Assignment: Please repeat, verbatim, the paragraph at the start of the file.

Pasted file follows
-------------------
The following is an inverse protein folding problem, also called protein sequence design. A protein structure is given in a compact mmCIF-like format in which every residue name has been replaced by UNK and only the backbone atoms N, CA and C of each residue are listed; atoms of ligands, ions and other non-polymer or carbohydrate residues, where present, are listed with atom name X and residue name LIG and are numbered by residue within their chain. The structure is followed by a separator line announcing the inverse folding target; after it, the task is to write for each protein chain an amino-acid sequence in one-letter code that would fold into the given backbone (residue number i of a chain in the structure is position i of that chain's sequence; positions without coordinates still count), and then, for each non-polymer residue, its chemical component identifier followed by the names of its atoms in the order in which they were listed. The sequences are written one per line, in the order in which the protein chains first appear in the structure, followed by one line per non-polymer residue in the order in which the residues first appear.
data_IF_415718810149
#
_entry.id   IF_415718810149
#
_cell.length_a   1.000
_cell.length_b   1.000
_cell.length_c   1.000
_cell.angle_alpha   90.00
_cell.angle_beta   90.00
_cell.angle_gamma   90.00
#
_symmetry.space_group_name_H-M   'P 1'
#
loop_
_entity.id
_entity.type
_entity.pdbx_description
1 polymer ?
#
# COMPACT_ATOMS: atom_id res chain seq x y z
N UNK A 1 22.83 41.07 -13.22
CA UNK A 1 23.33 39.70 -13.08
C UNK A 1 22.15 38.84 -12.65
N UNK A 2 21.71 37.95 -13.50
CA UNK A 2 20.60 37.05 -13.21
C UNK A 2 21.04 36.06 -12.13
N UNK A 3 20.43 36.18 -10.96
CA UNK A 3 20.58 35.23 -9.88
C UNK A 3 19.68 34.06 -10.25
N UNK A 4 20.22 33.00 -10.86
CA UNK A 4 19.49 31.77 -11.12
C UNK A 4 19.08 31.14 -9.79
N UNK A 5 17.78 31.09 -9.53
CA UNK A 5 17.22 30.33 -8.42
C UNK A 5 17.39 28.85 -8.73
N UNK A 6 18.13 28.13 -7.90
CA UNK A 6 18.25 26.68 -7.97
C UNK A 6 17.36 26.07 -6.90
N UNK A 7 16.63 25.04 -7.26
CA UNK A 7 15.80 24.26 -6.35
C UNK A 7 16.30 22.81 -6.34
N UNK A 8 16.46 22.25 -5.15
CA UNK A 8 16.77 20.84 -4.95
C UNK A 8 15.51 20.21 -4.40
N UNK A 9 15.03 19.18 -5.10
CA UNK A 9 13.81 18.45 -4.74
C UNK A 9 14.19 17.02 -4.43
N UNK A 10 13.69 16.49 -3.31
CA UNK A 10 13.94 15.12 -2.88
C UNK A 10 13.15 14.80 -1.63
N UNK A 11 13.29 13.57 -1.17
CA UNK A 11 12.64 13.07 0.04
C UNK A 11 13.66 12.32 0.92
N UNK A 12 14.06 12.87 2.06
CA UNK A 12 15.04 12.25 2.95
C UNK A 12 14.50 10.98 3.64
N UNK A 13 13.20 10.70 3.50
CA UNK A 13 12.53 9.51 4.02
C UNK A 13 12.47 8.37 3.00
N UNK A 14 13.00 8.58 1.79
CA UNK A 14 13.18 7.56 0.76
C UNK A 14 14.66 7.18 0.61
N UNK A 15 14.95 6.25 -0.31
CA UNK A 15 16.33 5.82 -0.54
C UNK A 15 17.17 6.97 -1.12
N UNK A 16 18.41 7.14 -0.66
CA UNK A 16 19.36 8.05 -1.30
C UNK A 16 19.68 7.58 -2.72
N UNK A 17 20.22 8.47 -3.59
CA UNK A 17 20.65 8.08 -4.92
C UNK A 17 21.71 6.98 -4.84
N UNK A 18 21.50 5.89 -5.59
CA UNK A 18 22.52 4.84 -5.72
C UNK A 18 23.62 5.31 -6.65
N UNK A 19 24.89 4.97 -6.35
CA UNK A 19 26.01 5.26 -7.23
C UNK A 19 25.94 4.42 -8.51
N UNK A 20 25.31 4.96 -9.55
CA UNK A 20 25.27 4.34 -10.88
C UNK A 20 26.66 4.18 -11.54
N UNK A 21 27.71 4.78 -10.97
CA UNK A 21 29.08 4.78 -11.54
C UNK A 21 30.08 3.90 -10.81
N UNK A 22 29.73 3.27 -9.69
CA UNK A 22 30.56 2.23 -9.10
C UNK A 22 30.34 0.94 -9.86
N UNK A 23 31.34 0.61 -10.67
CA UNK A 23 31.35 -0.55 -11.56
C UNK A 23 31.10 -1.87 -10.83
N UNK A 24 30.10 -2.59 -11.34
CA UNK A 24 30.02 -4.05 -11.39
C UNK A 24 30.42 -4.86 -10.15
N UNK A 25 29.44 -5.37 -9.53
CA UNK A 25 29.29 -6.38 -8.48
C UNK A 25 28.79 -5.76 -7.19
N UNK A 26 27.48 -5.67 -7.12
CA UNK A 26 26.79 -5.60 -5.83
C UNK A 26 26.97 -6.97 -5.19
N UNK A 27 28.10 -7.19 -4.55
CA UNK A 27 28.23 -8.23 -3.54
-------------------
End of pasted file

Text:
The following is an inverse protein folding problem, also called protein sequence design. A protein structure is given in a compact mmCIF-like format in which every residue name has been replaced by UNK and only the backbone atoms N, CA and C of each residue are listed; atoms of ligands, ions and other non-polymer or carbohydrate residues, where present, are listed with atom name X and residue name LIG and are numbered by residue within their chain. The structure is followed by a separator line announcing the inverse folding target; after it, the task is to write for each protein chain an amino-acid sequence in one-letter code that would fold into the given backbone (residue number i of a chain in the structure is position i of that chain's sequence; positions without coordinates still count), and then, for each non-polymer residue, its chemical component identifier followed by the names of its atoms in the order in which they were listed. The sequences are written one per line, in the order in which the protein chains first appear in the structure, followed by one line per non-polymer residue in the order in which the residues first appear.